BOOKS AND ARTS NOVEMBER 16, 2007
Toward the end of Brian De Palma’s Redacted, a pierced and tattooed antiwar protester hisses into the camera, “You don’t see the My Lai massacre in the movies because the truths of that fascist orgy are just too hellish for even liberal Hollywood to cop to.” This is the director’s backhanded way of complimenting himself. You see, in 1989, a decade after Apocalypse Now and Coming Home and The Deer Hunter, De Palma (who had been detained in the interim directing films about cross-dressing slashers and power-drilled ingénues) at last offered his own bold take on Vietnam in Casualties of War, which focused on a My Lai-like atrocity in which American G.I.s raped and murdered an innocent Vietnamese girl. Take that, queasy liberal Hollywood.
Now, De Palma offers his measured commentary on another unpopular war with Redacted, a film in which American marines ... rape and murder an innocent Iraqi girl. Grant De Palma this much: At least he did not wait until 14 years after hostilities concluded to pull his catch-all war metaphor from the dark cupboard of his psyche.
But grant him nothing else. As anyone familiar with De Palma’s rapidly declining oeuvre might have anticipated, Redacted is crude, exploitative, and politically simple-minded. Harder to predict given the subject matter is that it is also, for its first half at least, remarkably tedious.
Redacted’s signature gimmick is that it is, in theory, told entirely through “found” materials: home movies taken by one of the American soldiers; excerpts from a French documentary; newscasts on an Arab network; security-camera footage at the U.S. base; embedded video on a jihadi web site; etc. It’s easy to see the possibilities inherent in such a structure--for withholding and releasing information, for offering conflicting versions of the truth--but De Palma chooses not to take advantage of them. His narrative is linear and undisputed. Rather than use the assembled visual artifacts to make his story more sophisticated, he uses them to disguise the story’s extreme simplicity: A squad of marines manning a checkpoint in Samarra grow disillusioned and dehumanized by the violences they see and commit. Shortly after their beloved master sergeant (Ty Jones) is killed by an IED, two of them decide to break into an Iraqi house and rape a 15-year-old girl who lives there. Prior to the rape, they murder the girl’s family; following it, they kill the girl and burn her body.
The film divides neatly into two halves, with this atrocity at the center. The first 45 minutes is buildup, and to call it slow would be to insult inertia. Apart from the death of the master sergeant and another brief, violent encounter, little happens: The soldiers bicker and shoot the breeze; the mechanics of the checkpoint are explained and demonstrated. The very mundanity of the footage seems intended to sell us on the film’s verisimilitude, and to some degree it succeeds.
Then, at the midpoint, the two most degenerate marines propose the rape to their squadmates, and all the film’s bids for authenticity are quickly undone. In part this is because the cast is made up mostly of TV extras, and while they’re perfectly able to sell scenes of soldiers standing around or goofing off, they falter badly when it comes to the dramatic heavy lifting. In part it is because De Palma has of late had trouble coaxing recognizably human performances from even gifted actors (say, Nicolas Cage in Snake Eyes, or Aaron Eckhart in The Black Dahlia). And in part it is because the “found” footage gimmick, while perfectly adequate to conveying the rhythms of daily life, is almost uniquely unsuited to capturing the discussion and commission of war atrocities--activities that, as a general rule, people hesitate to perform on camera.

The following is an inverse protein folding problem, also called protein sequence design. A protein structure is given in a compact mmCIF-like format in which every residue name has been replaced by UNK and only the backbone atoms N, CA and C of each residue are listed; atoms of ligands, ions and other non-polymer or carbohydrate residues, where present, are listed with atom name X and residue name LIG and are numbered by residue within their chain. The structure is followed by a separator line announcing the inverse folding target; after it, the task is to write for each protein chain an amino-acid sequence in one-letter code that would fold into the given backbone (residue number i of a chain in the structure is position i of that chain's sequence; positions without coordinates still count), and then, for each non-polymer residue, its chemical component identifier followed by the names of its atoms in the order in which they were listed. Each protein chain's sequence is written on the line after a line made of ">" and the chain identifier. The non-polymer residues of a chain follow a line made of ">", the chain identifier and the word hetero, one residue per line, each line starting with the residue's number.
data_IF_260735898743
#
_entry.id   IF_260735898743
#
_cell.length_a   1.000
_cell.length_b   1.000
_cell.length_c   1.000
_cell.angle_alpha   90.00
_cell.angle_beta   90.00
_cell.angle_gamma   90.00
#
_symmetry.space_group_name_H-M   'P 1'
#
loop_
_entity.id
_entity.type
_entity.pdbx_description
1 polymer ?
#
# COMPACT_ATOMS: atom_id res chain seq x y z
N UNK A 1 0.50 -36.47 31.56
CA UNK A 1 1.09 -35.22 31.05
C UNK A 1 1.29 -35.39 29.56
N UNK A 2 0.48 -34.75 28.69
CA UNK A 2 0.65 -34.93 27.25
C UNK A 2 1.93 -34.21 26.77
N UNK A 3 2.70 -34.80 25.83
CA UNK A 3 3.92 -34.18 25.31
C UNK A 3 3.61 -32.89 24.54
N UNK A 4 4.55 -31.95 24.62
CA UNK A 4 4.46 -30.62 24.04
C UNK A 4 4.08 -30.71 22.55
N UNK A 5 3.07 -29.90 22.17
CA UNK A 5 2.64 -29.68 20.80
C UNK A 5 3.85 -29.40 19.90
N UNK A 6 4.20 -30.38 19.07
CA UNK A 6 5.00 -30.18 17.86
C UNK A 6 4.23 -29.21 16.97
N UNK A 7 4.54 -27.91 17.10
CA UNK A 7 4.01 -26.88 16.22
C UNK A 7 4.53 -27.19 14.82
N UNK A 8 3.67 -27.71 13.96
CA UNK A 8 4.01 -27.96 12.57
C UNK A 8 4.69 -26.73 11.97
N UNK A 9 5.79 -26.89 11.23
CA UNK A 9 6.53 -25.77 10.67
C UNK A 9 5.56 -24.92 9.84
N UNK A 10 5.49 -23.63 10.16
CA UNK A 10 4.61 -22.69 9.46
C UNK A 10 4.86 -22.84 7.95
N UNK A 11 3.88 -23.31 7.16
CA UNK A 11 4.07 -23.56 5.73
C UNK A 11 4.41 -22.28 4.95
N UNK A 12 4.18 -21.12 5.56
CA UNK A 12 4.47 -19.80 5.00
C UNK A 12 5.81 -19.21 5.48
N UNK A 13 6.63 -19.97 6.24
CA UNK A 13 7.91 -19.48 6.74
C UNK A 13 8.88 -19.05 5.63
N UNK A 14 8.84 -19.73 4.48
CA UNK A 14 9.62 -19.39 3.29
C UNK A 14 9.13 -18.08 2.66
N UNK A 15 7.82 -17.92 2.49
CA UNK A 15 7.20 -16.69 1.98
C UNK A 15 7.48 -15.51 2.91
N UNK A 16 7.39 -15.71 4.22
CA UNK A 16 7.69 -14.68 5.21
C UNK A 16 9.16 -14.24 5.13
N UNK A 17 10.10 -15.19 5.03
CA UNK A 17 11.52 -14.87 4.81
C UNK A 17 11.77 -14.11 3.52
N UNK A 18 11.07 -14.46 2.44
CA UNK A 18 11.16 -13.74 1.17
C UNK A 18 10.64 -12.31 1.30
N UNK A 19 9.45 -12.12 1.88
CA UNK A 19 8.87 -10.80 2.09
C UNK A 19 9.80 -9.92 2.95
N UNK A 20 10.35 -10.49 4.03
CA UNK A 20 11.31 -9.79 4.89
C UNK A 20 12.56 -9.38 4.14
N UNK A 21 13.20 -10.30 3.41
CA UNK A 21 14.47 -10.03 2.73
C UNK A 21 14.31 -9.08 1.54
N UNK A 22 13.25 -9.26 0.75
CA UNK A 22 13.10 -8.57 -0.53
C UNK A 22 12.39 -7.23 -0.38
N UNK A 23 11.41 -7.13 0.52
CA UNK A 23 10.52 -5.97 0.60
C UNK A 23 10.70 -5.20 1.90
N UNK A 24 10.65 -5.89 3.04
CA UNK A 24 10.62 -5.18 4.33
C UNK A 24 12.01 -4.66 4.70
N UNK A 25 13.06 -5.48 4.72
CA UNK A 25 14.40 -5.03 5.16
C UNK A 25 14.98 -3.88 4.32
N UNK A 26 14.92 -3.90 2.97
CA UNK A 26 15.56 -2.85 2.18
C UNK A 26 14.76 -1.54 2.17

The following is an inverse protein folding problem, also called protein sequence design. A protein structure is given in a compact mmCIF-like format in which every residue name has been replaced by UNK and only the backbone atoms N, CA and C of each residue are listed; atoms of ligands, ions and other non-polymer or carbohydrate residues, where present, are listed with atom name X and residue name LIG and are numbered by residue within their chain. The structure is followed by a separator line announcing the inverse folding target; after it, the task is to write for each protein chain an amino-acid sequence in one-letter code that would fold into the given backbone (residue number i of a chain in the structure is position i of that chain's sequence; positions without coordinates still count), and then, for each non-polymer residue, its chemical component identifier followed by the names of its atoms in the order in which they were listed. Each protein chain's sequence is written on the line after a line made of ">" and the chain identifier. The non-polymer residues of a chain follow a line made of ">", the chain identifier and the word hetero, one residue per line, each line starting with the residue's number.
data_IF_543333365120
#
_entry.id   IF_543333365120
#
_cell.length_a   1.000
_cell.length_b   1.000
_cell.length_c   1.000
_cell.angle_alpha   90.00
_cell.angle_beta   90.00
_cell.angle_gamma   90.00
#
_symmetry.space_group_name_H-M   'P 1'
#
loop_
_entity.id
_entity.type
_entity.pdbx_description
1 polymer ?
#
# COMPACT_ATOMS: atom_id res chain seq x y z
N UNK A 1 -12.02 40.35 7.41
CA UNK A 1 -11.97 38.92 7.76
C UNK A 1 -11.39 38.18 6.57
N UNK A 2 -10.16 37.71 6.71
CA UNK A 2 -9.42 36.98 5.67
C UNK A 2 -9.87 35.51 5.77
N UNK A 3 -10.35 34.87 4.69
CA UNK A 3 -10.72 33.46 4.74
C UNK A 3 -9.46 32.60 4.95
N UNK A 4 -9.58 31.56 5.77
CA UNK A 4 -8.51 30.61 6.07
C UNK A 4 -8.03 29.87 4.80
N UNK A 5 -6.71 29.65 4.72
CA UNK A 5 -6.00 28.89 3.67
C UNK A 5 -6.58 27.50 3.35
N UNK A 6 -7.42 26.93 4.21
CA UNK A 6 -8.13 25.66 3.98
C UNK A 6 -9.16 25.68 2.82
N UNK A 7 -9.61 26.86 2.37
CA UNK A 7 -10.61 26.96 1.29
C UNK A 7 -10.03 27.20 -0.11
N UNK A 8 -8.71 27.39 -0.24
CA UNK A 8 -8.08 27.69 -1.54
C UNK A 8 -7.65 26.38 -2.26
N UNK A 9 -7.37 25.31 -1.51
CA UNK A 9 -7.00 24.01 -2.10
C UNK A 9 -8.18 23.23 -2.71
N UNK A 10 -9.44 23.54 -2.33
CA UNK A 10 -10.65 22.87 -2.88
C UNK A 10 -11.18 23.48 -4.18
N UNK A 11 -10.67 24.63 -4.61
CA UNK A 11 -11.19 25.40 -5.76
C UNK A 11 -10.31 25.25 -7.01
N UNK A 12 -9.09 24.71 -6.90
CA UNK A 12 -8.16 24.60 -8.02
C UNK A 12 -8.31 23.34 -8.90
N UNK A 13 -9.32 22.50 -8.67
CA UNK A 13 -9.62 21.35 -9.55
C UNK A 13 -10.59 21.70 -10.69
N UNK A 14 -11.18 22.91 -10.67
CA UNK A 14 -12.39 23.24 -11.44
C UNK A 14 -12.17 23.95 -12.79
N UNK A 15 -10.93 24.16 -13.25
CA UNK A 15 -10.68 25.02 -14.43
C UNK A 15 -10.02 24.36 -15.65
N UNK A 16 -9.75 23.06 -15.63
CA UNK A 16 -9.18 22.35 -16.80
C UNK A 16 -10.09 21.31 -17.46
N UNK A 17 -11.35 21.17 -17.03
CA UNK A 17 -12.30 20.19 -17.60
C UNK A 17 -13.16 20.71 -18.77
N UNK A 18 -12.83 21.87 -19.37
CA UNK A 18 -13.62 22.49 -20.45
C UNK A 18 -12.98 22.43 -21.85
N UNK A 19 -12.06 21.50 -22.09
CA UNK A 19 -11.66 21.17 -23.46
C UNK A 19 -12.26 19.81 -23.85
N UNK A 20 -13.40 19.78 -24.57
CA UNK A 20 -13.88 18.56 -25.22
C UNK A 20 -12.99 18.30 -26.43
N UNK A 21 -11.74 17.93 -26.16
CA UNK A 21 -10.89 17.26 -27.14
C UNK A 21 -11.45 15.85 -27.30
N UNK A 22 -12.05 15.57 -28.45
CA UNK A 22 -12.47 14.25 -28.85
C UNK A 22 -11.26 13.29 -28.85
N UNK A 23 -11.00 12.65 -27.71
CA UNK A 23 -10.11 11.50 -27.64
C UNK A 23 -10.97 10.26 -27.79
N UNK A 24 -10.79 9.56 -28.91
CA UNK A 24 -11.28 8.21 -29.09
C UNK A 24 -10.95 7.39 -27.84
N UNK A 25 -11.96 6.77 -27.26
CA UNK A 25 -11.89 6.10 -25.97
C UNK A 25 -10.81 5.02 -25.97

The entire second half of the film is a series of contrivances intended to get around this inconvenient fact. Easily the most preposterous is De Palma’s having his camera-happy marine (Izzy Diaz) secretly film the rape and murder of the young girl with a tiny, helmet-mounted camera because he thinks the repulsive footage will help him get into film school. (Since, as we all know, USC holds open a few slots for self-documented war criminals.) But there are other contortions almost as ridiculous: The fat, bullying rapist ringleader (Daniel Stewart Sherman), who seems to go out of his way to make sure he’s standing in front of a security camera every time he threatens to kill his squad-mates if they squeal on him; an unintentionally hilarious scene in which a soldier is filming himself on the street when a van pulls up and masked insurgents jump out and abduct him.
Worse, De Palma seems to think the spliced-together format releases him from such typical cinematic obligations as narrative continuity, character development, and aesthetic vision. Almost every scene in the latter part of the film is a self-contained, hyper-theatrical minidrama, an episode intended to express, as bluntly as possible, exactly one ideological data point: War turns men into monsters; the military brass coddles offenders and punishes whistleblowers; we all watch and do nothing.
Thanks to Redacted’s clumsy, transparent politicking, the crime it portrays never feels remotely real, despite being closely based on an actual atrocity committed by American troops in Mahmudiyah in 2006. (De Palma evidently relocated the events in order to wedge in an awkward, pseudoliterary reference to John O’Hara’s Appointment in Samarra.) Redacted is intended to be shocking, controversial, and, yes, offensive to some viewers. The surprise is that De Palma is now too inept even to offend.
CHRISTOPHER ORR is a senior editor at The New Republic.